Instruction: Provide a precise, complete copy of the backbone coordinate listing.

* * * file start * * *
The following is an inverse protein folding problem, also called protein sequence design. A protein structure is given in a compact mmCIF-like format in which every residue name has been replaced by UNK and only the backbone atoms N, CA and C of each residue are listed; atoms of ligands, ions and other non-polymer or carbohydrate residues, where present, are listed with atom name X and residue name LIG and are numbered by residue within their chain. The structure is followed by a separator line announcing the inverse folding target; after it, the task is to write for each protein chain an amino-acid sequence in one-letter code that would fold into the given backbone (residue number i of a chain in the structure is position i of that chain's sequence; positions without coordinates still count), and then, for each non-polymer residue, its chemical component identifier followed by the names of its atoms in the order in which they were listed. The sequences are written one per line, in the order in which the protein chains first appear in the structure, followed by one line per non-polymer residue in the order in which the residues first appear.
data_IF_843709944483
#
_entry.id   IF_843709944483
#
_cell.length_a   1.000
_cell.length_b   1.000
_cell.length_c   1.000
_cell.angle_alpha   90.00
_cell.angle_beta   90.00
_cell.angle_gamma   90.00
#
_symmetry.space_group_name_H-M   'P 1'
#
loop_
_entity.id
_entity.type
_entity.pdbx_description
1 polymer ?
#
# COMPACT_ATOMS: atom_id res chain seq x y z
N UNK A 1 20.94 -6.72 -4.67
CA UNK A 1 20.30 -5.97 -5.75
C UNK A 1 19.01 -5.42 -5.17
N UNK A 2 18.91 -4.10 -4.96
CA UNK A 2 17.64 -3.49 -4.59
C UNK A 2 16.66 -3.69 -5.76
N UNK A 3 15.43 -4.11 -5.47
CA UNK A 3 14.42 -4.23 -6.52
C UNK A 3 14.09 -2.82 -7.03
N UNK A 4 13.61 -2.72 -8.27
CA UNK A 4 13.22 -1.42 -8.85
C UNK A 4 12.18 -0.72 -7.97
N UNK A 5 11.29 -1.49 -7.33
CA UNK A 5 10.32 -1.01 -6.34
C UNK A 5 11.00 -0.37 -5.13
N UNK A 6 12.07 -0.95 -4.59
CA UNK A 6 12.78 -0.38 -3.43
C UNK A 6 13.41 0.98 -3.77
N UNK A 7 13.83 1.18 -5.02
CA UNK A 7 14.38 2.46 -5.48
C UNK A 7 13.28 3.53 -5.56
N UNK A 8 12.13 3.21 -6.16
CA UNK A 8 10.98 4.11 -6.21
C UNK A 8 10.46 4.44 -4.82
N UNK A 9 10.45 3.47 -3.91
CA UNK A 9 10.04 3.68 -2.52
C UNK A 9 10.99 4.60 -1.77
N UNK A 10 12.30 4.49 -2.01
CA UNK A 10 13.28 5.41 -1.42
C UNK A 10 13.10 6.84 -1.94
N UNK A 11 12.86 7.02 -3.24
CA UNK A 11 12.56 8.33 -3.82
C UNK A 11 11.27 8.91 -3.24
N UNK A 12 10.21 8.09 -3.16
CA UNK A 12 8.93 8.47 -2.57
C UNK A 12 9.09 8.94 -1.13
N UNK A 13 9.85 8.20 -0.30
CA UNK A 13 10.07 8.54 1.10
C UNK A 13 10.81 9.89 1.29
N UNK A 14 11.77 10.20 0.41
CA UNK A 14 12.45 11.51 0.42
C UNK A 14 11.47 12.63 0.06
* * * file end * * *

The following is an inverse protein folding problem, also called protein sequence design. A protein structure is given in a compact mmCIF-like format in which every residue name has been replaced by UNK and only the backbone atoms N, CA and C of each residue are listed; atoms of ligands, ions and other non-polymer or carbohydrate residues, where present, are listed with atom name X and residue name LIG and are numbered by residue within their chain. The structure is followed by a separator line announcing the inverse folding target; after it, the task is to write for each protein chain an amino-acid sequence in one-letter code that would fold into the given backbone (residue number i of a chain in the structure is position i of that chain's sequence; positions without coordinates still count), and then, for each non-polymer residue, its chemical component identifier followed by the names of its atoms in the order in which they were listed. The sequences are written one per line, in the order in which the protein chains first appear in the structure, followed by one line per non-polymer residue in the order in which the residues first appear.
data_IF_843709944483
#
_entry.id   IF_843709944483
#
_cell.length_a   1.000
_cell.length_b   1.000
_cell.length_c   1.000
_cell.angle_alpha   90.00
_cell.angle_beta   90.00
_cell.angle_gamma   90.00
#
_symmetry.space_group_name_H-M   'P 1'
#
loop_
_entity.id
_entity.type
_entity.pdbx_description
1 polymer ?
#
# COMPACT_ATOMS: atom_id res chain seq x y z
N UNK A 1 20.94 -6.72 -4.67
CA UNK A 1 20.30 -5.97 -5.75
C UNK A 1 19.01 -5.42 -5.17
N UNK A 2 18.91 -4.10 -4.96
CA UNK A 2 17.64 -3.49 -4.59
C UNK A 2 16.66 -3.69 -5.76
N UNK A 3 15.43 -4.11 -5.47
CA UNK A 3 14.42 -4.23 -6.52
C UNK A 3 14.09 -2.82 -7.03
N UNK A 4 13.61 -2.72 -8.27
CA UNK A 4 13.22 -1.42 -8.85
C UNK A 4 12.18 -0.72 -7.97
N UNK A 5 11.29 -1.49 -7.33
CA UNK A 5 10.32 -1.01 -6.34
C UNK A 5 11.00 -0.37 -5.13
N UNK A 6 12.07 -0.95 -4.59
CA UNK A 6 12.78 -0.38 -3.43
C UNK A 6 13.41 0.98 -3.77
N UNK A 7 13.83 1.18 -5.02
CA UNK A 7 14.38 2.46 -5.48
C UNK A 7 13.28 3.53 -5.56
N UNK A 8 12.13 3.21 -6.16
CA UNK A 8 10.98 4.11 -6.21
C UNK A 8 10.46 4.44 -4.82
N UNK A 9 10.45 3.47 -3.91
CA UNK A 9 10.04 3.68 -2.52
C UNK A 9 10.99 4.60 -1.77
N UNK A 10 12.30 4.49 -2.01
CA UNK A 10 13.28 5.41 -1.42
C UNK A 10 13.10 6.84 -1.94
N UNK A 11 12.86 7.02 -3.24
CA UNK A 11 12.56 8.33 -3.82
C UNK A 11 11.27 8.91 -3.24
N UNK A 12 10.21 8.09 -3.16
CA UNK A 12 8.93 8.47 -2.57
C UNK A 12 9.09 8.94 -1.13
N UNK A 13 9.85 8.20 -0.30
CA UNK A 13 10.07 8.54 1.10
C UNK A 13 10.81 9.89 1.29
N UNK A 14 11.77 10.20 0.41
CA UNK A 14 12.45 11.51 0.42
C UNK A 14 11.47 12.63 0.06